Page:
> commit, keeping all the created changes in one singular commit
> (instead
> of executing a 'svn ci' for every dir, creating several commits)?

If you create separate working copies for the separate parts of this
system, then you will need to commit changes to them separately as
separate revisions. This doesn't sound optimal.

You should design your system so that it can be checked out as a
single cohesive working copy in a single location. If for some reason
you absolutely cannot change the fact that different parts of it must
appear in different places, then perhaps you can at least still check
out everything in one location, and then install symlinks at the
various necessary paths that point to where the working copy really is.

> - I would like to have developers use their own login/password when
> committing. But at the same time, they may be working from the
> test/production servers which always have an existing local copy (not
> checked out by the developer account itself). Someone gave me the
> suggestion to have the test/production servers checked out
> anonymously,
> so users would then be asked for their login while committing. Will
> this
> work? Is it also possible with a non-anonymously created local copy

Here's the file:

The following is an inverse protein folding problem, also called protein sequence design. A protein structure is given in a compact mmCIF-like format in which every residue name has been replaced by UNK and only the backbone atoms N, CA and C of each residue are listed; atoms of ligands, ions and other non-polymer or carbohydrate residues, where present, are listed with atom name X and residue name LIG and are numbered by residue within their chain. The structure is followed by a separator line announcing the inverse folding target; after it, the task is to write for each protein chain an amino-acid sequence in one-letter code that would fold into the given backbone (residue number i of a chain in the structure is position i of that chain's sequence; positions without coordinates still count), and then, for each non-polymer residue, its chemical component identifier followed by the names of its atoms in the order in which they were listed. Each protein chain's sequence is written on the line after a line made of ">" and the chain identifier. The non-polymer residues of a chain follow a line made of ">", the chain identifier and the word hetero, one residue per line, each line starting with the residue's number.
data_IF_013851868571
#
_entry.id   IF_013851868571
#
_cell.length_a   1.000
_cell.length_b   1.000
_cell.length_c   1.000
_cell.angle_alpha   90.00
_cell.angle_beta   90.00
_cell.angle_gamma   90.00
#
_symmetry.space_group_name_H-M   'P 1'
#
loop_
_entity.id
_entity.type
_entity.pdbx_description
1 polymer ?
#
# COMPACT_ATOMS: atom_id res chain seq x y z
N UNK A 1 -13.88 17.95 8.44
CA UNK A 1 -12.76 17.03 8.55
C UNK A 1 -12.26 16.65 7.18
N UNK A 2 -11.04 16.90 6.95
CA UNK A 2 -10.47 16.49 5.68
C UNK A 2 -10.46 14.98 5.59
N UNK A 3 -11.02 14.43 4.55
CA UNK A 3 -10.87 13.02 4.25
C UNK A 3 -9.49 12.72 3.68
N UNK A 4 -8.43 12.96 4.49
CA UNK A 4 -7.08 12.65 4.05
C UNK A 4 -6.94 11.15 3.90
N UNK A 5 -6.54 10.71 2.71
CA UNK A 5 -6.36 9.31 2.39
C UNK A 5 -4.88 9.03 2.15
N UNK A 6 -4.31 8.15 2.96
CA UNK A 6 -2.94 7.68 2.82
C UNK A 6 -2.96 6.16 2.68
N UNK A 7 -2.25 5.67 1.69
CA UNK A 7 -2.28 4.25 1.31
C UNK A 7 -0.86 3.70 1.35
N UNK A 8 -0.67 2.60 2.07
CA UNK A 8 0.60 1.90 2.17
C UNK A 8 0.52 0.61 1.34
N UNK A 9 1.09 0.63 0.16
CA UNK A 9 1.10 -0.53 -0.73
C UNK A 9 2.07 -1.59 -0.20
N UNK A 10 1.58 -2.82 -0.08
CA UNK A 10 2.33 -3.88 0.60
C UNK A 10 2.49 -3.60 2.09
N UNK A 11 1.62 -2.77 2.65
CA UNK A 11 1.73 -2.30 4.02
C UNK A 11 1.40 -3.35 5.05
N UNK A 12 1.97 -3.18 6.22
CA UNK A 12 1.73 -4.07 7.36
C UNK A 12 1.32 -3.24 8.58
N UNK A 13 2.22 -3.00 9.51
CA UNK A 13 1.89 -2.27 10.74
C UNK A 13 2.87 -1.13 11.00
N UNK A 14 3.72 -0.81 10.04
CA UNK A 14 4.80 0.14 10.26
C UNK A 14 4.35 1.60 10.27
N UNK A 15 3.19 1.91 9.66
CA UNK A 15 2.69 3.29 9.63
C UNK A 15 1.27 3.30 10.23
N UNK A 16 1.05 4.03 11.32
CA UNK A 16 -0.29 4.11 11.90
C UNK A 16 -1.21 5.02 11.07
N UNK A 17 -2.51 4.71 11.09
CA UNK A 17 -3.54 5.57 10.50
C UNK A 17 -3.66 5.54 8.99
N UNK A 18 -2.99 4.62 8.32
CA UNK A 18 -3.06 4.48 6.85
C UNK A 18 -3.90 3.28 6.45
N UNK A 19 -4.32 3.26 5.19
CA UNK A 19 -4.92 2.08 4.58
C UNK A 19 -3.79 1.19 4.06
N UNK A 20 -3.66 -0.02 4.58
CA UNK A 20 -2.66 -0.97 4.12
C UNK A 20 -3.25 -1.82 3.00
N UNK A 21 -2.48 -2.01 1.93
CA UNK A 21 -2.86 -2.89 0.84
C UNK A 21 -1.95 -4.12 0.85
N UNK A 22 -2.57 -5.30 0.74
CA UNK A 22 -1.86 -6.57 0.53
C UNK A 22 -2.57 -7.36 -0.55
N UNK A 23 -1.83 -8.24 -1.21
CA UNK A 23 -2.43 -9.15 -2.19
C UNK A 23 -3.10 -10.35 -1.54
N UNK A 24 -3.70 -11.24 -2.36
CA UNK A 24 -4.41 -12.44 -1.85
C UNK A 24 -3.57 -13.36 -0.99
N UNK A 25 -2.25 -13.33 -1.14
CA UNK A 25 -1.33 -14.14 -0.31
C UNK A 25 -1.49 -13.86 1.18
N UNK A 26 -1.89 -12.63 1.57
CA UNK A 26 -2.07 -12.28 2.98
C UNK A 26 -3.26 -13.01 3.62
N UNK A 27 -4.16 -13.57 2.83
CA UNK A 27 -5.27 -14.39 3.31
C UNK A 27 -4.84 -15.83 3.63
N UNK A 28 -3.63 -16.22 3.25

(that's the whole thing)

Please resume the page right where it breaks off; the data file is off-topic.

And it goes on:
> (for
> instance with a 'testserver' account)?

If each developer has their own working copy as they should, then
each working copy will be owned by the respective developer. The
developer will either ssh to the development server with their own
login or access the files via Samba from their own desktop, and in
the Subversion directory in their home directory, their username will
be cached so that when they commit changes, their username will be used.

> - Merging changes to a different branch (releasing or backporting a
> hotfix) seems to require knowing the revision number of the first
> change
> after the previous merge. I think it's probably easiest to create a
> merge-script which merges in the specified direction and then
> stores the
> resulting revision number in a text file, so that the next merge in
> this
> direction will be from this point. So I'd have to keep track of two
> revision numbers for the latest trunk->release merge and the latest
> release->trunk merge. Is my thinking on this correct?

The script is called svnmerge.py; you can Google for that to learn more.

[1] We could also "svn rm" the 1.0 branch but then it's more
difficult to find it in the repository later should we need to do
that. Since "svn rm" doesn't reclaim any disk space its only purpose
would be to make the directory listing of the branches directory more
manageable, so moving it to an old_branches directory solves this
problem just as well and still lets us find it easily later.

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Received on Sun Sep 10 15:15:49 2006